By Liz Ryan My friend Bill got a job offer not long ago and called me for advice. I was glad to hear from him -- happy to have a ringside view and help him negotiate. I'm always surprised by the odd behaviors that companies display in these situations, and Bill's case proved no exception.
The offer was excellent -- a better job and a nice jump in pay. Only one thing creeped him out. He asked the human resources person to put the offer in writing, and she said, "Not until we have a verbal acceptance."
WHY THE RUSH? O.K, now that's just weird. Think about it. To get the written offer, all Bill has to do is say: "Okay, I accept." So the lady is encouraging job seekers to give spoken acceptance of jobs they're not totally sold on, simply in order to receive the offer in writing.
Problem is, a job offer is complicated. It has several moving parts -- salary, title, reporting relationship, benefits -- that a candidate must consider. You're saying, "I don't get to look at the thing in my hand until I say yes? What is the employer afraid of, wasting paper?"
It will take this woman 20 seconds to put the offer in writing for Bill. Can she not invest that much of her time to allow him to see what he's signing up for? Yuck! So that was a red flag.
Bill asked for a day to consider the offer and went to see his boss. As much as I discourage companies from making counteroffers -- and discourage employees from accepting them -- it's not a bad idea to let your boss know that somebody is trying to hire you. You do this, of course, by giving notice.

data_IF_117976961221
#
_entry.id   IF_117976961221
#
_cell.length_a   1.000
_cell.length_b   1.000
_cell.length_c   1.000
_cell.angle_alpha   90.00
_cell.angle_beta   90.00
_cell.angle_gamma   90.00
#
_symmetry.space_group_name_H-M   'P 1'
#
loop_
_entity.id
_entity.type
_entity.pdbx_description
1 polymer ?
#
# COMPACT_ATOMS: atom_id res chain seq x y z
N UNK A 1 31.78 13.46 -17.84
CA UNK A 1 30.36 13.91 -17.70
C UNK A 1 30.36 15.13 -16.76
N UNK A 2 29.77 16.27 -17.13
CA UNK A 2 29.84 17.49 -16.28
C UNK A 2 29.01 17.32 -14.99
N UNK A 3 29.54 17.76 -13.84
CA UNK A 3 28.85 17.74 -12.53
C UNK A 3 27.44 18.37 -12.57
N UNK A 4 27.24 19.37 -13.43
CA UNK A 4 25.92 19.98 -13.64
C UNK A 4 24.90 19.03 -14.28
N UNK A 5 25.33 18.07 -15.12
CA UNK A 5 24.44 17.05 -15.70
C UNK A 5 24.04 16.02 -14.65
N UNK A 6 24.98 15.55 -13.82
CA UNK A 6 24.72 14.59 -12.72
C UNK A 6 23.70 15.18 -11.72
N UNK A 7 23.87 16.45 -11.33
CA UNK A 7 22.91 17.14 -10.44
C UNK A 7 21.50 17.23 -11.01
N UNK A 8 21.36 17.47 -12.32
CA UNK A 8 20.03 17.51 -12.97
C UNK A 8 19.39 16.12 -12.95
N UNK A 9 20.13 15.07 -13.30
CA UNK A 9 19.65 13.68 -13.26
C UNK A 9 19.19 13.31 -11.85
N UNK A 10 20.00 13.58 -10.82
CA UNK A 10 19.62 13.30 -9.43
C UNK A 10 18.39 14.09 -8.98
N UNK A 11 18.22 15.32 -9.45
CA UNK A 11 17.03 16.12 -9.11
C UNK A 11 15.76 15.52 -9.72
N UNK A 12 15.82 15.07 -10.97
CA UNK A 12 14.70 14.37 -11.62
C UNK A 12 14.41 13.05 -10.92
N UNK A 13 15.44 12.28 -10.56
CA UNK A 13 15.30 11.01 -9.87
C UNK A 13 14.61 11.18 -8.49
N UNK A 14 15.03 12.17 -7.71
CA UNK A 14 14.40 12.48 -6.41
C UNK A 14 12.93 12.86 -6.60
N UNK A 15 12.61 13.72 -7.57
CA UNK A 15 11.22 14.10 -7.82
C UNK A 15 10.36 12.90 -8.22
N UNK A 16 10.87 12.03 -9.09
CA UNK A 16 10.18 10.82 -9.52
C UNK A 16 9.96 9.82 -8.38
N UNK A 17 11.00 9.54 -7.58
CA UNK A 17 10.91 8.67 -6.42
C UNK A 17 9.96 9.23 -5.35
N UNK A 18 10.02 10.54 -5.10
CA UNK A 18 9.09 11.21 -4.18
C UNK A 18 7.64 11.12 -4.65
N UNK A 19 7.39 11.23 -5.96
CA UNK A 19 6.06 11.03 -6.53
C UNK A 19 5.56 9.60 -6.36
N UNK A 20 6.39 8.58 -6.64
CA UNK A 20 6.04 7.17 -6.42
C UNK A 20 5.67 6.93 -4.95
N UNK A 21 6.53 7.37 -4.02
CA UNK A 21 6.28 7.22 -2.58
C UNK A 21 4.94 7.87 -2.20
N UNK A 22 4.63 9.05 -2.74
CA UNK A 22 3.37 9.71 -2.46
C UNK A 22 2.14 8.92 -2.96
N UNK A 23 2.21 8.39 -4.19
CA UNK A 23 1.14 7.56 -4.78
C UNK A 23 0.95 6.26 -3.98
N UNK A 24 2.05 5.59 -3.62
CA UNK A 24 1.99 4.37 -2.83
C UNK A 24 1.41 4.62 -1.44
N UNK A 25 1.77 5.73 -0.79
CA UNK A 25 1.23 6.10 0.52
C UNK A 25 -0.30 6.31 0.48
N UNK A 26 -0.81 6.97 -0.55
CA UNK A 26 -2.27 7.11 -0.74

GO OR STAY? "I really like working with you," said Bill to his boss (who had joined the company just a few weeks earlier), "but I had started job hunting before you got here. Now I have a good offer, so I need to give you my two weeks' notice."
"Oh no!" said the boss, in so many words. He asked for 24 hours to prepare a counteroffer. That was a nice affirmation for Bill, so naturally he said that would be fine. "But I only have those 24 hours," Bill continued. "I need to let the other company know for sure by tomorrow."
Now it gets interesting. The new boss did manage to get a counteroffer prepared and approved inside of 24 hours. The job description was a dream -- in fact, it came directly from a dream-job write-up that Bill had given his boss (at the boss's request) just a few days before. The counteroffer included more money and a manager title.
COMING UP SHORT. "Wow!" I said. "That was fast -- and impressive. I usually counsel people not to accept counteroffers, but your situation may be an exception. After all, your boss is new, he has a new philosophy -- and he clearly wants you on his team."
"Not so fast," responded Bill.
"Even though it provided for a raise over my current pay, my boss's counterproposal didn't match the salary in the other company's offer. It was about $4,000 short."
"He didn't match the money?" I asked, stupidly, since Bill had just told me that. I couldn't believe it. I'd never heard of such a thing. His boss took the time to put together a counteroffer, and yet he still came up short, dollar-wise? How could he not match the money? "Did he tell you why?" I asked.
"He said nothing about it," recalled Bill. "He just gave me the new offer."
COURTESY DEFICIT. O.K., now that's really strange. In fact, it's insulting. You have an offer for X dollars, your boss offers you a raise that doesn't get you to X, and he doesn't explain why? It's like he's saying: "Working at our company clearly has a value associated with it that should make you happy, or at least willing, to give up that extra pay that the other company is offering you."